Alfieri is one of the strangest characters in all of Miller's works. He acts like a Greek chorus in the play, and his viewpoint is the "view from the bridge" between the US legal system and older, cultural or tribal 'law'. He is an Italian-American, a student of American law, but still loyal to old Italian customs. In more than one way, he's a combination of the old and the new.
Therefore his view of the interaction between American Carbone and his Italian relatives purports to be objective, and even-handed. The big question about him is whether it is or not: which provokes the same question about the potential bias of the play as a whole.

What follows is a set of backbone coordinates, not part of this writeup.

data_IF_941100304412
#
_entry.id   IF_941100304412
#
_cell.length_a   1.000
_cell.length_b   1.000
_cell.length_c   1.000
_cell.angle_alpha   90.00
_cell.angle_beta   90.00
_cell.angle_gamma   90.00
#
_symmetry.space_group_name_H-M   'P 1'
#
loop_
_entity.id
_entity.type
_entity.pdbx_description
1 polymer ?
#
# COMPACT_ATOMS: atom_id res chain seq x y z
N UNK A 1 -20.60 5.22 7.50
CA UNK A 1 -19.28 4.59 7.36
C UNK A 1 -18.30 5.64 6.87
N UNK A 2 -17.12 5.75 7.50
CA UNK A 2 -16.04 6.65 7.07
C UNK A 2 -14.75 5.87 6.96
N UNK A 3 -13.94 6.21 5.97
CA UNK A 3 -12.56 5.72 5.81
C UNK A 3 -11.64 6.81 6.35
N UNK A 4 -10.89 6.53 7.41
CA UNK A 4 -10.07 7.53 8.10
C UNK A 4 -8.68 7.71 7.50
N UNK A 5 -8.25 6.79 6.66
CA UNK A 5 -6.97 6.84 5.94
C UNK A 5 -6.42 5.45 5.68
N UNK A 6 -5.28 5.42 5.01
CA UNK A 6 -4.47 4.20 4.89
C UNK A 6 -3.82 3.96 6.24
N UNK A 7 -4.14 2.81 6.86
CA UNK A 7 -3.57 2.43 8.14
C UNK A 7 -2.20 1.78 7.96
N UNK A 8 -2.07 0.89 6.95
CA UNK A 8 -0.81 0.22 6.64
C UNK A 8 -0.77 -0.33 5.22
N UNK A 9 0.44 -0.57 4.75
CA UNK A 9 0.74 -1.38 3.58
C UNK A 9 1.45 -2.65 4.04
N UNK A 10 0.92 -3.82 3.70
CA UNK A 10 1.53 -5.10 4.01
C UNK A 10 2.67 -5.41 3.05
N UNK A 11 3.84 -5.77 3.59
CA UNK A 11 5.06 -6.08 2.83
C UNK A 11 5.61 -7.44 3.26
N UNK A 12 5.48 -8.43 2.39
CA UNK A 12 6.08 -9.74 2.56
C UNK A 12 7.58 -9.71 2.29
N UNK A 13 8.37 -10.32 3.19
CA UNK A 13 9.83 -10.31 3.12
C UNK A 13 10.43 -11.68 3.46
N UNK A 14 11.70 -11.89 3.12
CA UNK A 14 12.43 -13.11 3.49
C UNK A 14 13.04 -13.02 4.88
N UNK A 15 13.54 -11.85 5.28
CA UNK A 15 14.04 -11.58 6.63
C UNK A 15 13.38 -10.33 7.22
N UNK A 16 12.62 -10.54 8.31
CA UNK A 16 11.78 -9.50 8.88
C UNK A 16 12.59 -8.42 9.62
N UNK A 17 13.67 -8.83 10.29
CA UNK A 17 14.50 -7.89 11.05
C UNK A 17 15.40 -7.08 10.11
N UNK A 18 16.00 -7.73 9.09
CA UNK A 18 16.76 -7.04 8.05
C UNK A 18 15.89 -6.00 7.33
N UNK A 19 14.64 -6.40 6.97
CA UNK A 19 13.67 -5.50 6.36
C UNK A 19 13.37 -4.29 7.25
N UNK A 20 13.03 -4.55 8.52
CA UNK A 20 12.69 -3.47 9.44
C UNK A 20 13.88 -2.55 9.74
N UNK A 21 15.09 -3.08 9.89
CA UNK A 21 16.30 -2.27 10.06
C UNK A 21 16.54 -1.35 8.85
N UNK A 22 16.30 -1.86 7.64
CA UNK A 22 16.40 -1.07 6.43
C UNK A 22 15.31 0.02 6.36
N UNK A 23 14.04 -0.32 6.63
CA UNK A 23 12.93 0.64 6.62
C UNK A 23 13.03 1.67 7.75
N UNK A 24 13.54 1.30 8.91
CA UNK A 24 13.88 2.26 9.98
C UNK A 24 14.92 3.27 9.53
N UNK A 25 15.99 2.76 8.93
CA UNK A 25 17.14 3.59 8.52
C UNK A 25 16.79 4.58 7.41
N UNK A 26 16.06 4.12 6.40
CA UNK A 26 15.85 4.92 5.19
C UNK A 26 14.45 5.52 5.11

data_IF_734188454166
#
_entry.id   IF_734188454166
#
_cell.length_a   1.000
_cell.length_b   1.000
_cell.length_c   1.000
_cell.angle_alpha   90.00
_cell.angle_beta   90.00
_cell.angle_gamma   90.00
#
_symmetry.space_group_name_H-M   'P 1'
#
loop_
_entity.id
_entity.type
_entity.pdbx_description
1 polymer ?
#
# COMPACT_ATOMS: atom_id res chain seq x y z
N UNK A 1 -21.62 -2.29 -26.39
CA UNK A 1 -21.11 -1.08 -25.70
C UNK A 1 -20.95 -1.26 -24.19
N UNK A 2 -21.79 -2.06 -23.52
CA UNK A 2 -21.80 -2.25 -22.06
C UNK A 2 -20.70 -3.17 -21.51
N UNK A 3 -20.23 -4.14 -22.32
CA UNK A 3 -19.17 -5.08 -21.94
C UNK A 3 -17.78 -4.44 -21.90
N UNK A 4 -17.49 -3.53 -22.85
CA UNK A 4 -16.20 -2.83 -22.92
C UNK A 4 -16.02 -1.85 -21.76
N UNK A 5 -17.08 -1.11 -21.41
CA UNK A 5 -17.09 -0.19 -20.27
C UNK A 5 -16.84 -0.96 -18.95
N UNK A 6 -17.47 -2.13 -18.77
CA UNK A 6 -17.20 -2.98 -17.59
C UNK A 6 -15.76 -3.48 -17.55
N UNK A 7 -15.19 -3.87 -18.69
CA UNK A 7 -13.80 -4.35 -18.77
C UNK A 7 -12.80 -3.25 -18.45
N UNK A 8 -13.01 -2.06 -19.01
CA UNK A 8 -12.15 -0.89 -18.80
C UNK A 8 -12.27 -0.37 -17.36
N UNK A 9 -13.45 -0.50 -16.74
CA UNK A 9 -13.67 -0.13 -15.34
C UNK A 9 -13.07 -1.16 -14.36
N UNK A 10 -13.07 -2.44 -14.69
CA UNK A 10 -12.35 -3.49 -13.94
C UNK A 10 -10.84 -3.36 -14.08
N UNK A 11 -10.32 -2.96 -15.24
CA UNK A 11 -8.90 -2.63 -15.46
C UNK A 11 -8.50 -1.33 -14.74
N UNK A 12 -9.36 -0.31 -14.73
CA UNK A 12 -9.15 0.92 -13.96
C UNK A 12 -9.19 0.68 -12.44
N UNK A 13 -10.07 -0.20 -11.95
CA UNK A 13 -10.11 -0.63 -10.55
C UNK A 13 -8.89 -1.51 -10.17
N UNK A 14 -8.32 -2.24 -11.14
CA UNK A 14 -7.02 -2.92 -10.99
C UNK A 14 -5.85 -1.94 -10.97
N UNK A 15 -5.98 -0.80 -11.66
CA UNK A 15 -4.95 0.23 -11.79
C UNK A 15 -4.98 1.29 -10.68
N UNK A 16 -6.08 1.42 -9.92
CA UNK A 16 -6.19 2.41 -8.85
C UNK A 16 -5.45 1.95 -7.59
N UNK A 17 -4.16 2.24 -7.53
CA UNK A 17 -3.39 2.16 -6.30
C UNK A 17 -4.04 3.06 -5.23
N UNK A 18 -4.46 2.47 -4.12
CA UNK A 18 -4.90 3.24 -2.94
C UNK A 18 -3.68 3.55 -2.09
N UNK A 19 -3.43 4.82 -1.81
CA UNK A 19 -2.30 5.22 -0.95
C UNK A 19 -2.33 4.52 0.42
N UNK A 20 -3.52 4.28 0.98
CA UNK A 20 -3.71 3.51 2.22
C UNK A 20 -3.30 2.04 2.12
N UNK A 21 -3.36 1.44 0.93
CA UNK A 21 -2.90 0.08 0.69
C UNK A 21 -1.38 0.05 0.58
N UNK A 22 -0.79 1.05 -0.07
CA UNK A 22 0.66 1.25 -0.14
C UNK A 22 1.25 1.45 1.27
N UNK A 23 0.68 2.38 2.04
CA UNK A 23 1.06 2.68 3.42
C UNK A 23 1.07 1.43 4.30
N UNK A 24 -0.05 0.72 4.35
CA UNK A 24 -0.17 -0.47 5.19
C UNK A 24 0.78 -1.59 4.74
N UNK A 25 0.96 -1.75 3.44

Alfieri breaks the fourth wall and talks directly to the audience. It seems he tells the story which the play re-presents: and he comments on the events and the characters regularly. He's actually quite inconsequential to the action of the play as a character, but hugely important as an alienating reminder to critically judge the characters and events we are watching. By ruining the illusion of reality, we, like Alfieri, powerlessly watch the events unfold, and try to understand what this modern fairy tale might show us.